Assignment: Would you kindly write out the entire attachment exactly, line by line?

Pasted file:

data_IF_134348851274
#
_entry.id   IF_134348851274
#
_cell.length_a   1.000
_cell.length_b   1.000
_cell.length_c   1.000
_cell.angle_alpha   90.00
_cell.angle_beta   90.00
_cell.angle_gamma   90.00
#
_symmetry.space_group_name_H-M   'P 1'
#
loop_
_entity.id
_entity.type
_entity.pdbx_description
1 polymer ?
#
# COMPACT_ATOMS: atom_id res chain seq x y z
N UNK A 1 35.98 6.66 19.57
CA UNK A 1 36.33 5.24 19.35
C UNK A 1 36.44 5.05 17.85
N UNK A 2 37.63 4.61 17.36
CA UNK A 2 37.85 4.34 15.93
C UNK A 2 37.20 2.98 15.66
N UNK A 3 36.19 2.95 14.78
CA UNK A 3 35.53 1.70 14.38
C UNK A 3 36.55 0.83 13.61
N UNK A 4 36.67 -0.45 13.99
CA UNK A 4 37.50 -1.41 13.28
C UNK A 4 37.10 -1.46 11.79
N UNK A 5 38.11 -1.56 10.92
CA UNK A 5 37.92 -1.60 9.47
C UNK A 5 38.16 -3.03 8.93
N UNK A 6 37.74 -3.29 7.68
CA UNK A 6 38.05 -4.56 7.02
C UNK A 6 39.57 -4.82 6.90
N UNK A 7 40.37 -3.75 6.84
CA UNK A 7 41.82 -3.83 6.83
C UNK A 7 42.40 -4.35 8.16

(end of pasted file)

data_IF_134348851274
#
_entry.id   IF_134348851274
#
_cell.length_a   1.000
_cell.length_b   1.000
_cell.length_c   1.000
_cell.angle_alpha   90.00
_cell.angle_beta   90.00
_cell.angle_gamma   90.00
#
_symmetry.space_group_name_H-M   'P 1'
#
loop_
_entity.id
_entity.type
_entity.pdbx_description
1 polymer ?
#
# COMPACT_ATOMS: atom_id res chain seq x y z
N UNK A 1 35.98 6.66 19.57
CA UNK A 1 36.33 5.24 19.35
C UNK A 1 36.44 5.05 17.85
N UNK A 2 37.63 4.61 17.36
CA UNK A 2 37.85 4.34 15.93
C UNK A 2 37.20 2.98 15.66
N UNK A 3 36.19 2.95 14.78
CA UNK A 3 35.53 1.70 14.38
C UNK A 3 36.55 0.83 13.61
N UNK A 4 36.67 -0.45 13.99
CA UNK A 4 37.50 -1.41 13.28
C UNK A 4 37.10 -1.46 11.79
N UNK A 5 38.11 -1.56 10.92
CA UNK A 5 37.92 -1.60 9.47
C UNK A 5 38.16 -3.03 8.93
N UNK A 6 37.74 -3.29 7.68
CA UNK A 6 38.05 -4.56 7.02
C UNK A 6 39.57 -4.82 6.90
N UNK A 7 40.37 -3.75 6.84
CA UNK A 7 41.82 -3.83 6.83
C UNK A 7 42.40 -4.35 8.16